Arsenal 0-3 Manchester City
Currently, I’m snowed in at home. Foolishly, I’d assumed that ‘Storm Emma’ would be tame and inconsequential and the warnings displayed across TV and the internet were nothing more than exaggerations. How wrong I was. In all my years, this is the worst snow storm I can remember. There must be easily 40cm of settled, fluffy white stuff in my backyard and on the streets. Whilst I’m typing this, there’s a blizzard going on outside. I feel like Kurt Russell in The Thing.
As inconvenient as it is – or convenient, as I have stayed off work today – it is certainly very picturesque. At least there’s no shape-shifting aliens to contend with.
You’ll have to excuse the meandering opening. I’m at the stage now where I’m bored of writing about how Arsenal aren’t very good and how change is required. You’ve all seen the movie and read the book; poor performances aren’t an occasional, irksome event. Nope – they’re almost predictable and somehow there’s no anger or disappointment anymore. That’s all been replaced with something far worse; ambivalence.
The game last night, for what little it’s worth mentioning, saw Arsenal utterly dominated and outplayed by a far superior football team. There can be little or no debate about that. In the space of 5 days, Manchester City have beaten us 3-0 twice and we’ve barley made fight of it during either game.
Yes, I understand some will point to City’s unlimited wealth and sheer quality across the pitch as reasons for the two defeats, and I’d agree to an extent. However, losing is one thing; the manner in which those defeats have been conceded concerns me most. We have barley been in it as a competition at all. Arsenal may be at a low ebb, but we are still a big Club. We shouldn’t be rolling over to expose our soft belly the moment a big team comes along. Wigan and Liverpool beat City. Liverpool tore them apart for 70 minutes. There is no excuse to lay down and give up.
The players last night didn’t look like they believed in what they were doing. Confidence is obviously low. I’d suggest it’s an exercise in futility to pick out anyone to blame, as Arsenal show be judged on losses as a team. But certain players aren’t covering themselves in glory.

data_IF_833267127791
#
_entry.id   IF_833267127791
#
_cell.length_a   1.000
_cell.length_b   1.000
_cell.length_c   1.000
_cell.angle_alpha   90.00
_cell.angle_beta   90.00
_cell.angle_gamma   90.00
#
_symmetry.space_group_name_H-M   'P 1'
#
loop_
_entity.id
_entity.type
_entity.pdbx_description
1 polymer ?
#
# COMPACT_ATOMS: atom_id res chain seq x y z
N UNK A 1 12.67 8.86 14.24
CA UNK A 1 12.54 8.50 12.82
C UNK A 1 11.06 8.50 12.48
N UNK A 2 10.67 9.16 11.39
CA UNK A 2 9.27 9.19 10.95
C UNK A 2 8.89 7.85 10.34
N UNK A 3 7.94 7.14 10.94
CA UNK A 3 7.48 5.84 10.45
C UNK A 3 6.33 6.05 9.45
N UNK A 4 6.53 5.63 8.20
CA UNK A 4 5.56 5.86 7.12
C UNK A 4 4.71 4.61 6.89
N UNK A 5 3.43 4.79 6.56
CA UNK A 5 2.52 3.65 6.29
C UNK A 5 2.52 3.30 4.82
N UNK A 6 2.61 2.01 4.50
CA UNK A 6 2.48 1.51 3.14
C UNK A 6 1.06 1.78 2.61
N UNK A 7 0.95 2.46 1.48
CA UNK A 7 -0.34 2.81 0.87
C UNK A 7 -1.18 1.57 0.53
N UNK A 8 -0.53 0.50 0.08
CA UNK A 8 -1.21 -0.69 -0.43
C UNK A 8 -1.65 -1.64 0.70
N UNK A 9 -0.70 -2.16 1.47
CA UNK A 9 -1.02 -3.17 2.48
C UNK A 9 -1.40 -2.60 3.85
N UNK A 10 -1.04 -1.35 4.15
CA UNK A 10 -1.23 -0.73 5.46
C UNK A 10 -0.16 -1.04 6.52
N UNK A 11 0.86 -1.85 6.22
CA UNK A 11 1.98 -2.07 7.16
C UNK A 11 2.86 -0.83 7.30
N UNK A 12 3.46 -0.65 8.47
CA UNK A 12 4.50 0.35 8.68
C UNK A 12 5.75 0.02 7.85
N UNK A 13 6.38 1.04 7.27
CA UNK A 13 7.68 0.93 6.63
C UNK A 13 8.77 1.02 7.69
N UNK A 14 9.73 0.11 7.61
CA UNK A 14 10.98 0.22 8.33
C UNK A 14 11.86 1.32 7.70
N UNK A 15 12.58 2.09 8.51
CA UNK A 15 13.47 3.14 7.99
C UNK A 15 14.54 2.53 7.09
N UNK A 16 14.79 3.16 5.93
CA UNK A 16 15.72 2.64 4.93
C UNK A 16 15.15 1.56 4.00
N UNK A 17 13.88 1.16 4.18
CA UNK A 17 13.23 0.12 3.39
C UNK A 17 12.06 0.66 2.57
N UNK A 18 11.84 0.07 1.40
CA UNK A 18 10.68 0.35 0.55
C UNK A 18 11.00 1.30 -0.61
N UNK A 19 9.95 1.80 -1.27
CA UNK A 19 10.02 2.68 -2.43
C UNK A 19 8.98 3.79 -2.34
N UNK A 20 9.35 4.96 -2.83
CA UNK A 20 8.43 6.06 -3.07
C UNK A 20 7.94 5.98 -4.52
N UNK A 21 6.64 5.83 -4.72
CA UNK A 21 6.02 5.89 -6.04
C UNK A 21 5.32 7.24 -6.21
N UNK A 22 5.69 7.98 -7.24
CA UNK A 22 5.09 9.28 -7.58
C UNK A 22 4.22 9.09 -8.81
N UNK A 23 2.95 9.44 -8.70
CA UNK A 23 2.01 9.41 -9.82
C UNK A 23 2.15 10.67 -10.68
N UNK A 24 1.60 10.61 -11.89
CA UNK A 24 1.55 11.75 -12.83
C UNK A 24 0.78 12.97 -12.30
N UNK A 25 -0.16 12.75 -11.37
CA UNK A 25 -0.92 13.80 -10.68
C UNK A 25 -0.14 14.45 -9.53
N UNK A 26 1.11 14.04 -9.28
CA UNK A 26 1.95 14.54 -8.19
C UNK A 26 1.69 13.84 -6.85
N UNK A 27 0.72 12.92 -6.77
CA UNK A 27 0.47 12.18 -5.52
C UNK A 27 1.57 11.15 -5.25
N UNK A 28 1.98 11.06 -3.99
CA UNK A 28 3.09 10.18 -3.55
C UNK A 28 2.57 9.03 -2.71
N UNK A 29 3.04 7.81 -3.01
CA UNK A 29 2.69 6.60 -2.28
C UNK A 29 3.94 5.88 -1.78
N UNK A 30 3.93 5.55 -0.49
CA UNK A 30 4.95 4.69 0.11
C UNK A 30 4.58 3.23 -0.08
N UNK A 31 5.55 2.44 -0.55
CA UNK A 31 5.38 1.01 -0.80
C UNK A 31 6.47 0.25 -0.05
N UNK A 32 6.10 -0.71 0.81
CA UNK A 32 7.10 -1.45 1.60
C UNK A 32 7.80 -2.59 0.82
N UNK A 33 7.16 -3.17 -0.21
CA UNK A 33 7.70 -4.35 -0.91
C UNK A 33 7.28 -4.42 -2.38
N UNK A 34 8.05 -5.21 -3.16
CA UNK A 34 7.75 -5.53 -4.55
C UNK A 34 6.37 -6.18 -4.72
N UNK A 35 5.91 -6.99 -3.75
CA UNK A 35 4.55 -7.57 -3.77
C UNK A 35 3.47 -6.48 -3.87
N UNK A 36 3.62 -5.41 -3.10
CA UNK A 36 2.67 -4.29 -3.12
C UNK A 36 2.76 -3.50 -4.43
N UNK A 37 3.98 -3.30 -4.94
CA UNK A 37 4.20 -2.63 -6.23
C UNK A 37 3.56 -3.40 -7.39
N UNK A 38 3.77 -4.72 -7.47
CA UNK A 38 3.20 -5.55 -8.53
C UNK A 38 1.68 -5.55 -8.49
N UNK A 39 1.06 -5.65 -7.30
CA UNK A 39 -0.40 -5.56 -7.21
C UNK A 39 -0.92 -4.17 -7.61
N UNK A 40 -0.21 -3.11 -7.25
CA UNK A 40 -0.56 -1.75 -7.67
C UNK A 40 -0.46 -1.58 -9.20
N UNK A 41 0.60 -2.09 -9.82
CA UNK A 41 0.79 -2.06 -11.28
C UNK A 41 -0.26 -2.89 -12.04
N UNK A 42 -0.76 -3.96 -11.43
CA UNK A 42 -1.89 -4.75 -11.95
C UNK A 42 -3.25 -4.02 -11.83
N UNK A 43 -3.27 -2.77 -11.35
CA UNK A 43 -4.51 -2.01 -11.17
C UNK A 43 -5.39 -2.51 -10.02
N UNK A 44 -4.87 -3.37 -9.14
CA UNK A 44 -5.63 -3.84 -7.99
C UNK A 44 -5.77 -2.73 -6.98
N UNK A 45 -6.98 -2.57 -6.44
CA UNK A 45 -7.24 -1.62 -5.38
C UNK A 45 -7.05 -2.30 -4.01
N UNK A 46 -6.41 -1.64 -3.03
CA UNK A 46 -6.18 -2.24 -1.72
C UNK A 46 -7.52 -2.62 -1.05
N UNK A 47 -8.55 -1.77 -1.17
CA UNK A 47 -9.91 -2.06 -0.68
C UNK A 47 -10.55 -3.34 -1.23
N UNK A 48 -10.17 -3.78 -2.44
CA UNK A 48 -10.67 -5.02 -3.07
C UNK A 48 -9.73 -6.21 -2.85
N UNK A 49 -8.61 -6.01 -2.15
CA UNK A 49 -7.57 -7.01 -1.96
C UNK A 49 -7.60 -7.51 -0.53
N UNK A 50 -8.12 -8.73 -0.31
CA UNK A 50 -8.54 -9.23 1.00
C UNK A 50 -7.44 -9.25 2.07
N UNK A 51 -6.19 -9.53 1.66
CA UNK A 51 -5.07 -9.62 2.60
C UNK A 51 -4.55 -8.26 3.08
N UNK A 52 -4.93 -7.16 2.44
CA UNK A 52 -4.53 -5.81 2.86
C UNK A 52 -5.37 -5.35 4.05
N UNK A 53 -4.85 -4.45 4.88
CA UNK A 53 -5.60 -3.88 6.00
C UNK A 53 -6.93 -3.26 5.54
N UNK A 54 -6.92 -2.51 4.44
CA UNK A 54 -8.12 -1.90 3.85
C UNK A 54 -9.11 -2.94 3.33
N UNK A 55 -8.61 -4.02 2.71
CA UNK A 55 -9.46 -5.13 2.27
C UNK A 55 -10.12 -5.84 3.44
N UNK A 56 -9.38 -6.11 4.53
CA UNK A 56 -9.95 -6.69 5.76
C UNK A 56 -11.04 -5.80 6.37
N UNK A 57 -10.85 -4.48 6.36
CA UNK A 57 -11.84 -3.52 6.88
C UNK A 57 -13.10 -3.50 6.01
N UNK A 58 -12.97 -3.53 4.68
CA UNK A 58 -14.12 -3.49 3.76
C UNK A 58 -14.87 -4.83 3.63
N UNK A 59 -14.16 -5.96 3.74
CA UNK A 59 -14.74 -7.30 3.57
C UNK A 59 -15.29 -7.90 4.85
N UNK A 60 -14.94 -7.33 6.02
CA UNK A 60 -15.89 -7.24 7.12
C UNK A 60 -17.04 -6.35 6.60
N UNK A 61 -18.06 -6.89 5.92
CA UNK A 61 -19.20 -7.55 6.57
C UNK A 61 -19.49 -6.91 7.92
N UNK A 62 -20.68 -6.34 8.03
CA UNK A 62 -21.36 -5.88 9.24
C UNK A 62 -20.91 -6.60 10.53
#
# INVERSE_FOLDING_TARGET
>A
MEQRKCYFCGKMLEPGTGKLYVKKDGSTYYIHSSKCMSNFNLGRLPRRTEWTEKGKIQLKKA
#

I did notice that Ramsey and Welbeck appeared the only willing runners and at least tried to make things happen. Mesut Ozil and Henrikh Mkhitaryan, for all their undoubted talent and ability, just couldn’t get into the game. Pierre-Emerick Aubameyang did squander a late penalty with a rather feeble attempt, but I’m not sure the game would have changed on that. Some have suggested he’s suffering a similar problem to Lacazette; obviously a very good striker that’s not getting the service he needs. Pressure and lack of goals can quickly hurt a striker, no matter how good they are.
To a man, City showed more enthusiasm and drive. Under Guardiola, they don’t give their opponents a moments peace and have the ability and pace to absolutely destroy whomever they’re playing. As someone pointed out on Twitter, perhaps the greatest indication of how far Arsene Wenger has slipped is that we lost last night playing like a team on the receiving end of the kind of ruthless tanking we used to administer in his halcyon days. We used to be as good as that City team. Now we’re a million miles away.
And if we didn’t need to be reminded of that, this happened 16 years ago:
On this day in 2002, 90s legend Dennis Bergkamp scored this piece of art against Newcastle United. The greatest ever Premier League goal? pic.twitter.com/angiSm3qJf
— 90s Football (@90sfootball) March 2, 2018
Where we go from here is anyone’s guess. I think the answer is clear; a new direction, a fresh approach and a new manager. But then – what do I know? I’m certainly no expert in what’s best for Arsenal football club. There are people already in position to make those kind of decisions. Surely they can see that things aren’t getting better any sooner and whilst Arsene is magnificent man that’s accomplished wonders where, even the greatest have to call time some day.
That day is here. Even his staunchest of advocates have trouble defending what’s happening on the pitch. Change by no means guarantees an upsurge in fortune. It could very well get worse before it gets better. But the worst thing of all would be to allow things to stagnate simply because of a fear for the unknown. I don’t think Arsene will step down, but I do think he’ll leave in the summer.
Arsene has put a lot of faith in players who are consistently letting him down and not performing. They should all be held accountable themselves. I hope that some of them act accordingly and buck their ideas up. Maybe he’s lost the dressing room. Maybe the players want a fresh approach or maybe some of them are happy churning out lacklustre displays for a bumper payday.
Whatever the reason, change needs to happen.
That’s all for today, folks.
Leave a comment below with your thoughts. Can you defend Arsene Wenger? Who would be your choice to replace him? Let me know.
I’ll be back with more tomorrow. Until then, and as always; thanks for reading, you beautiful bastards.
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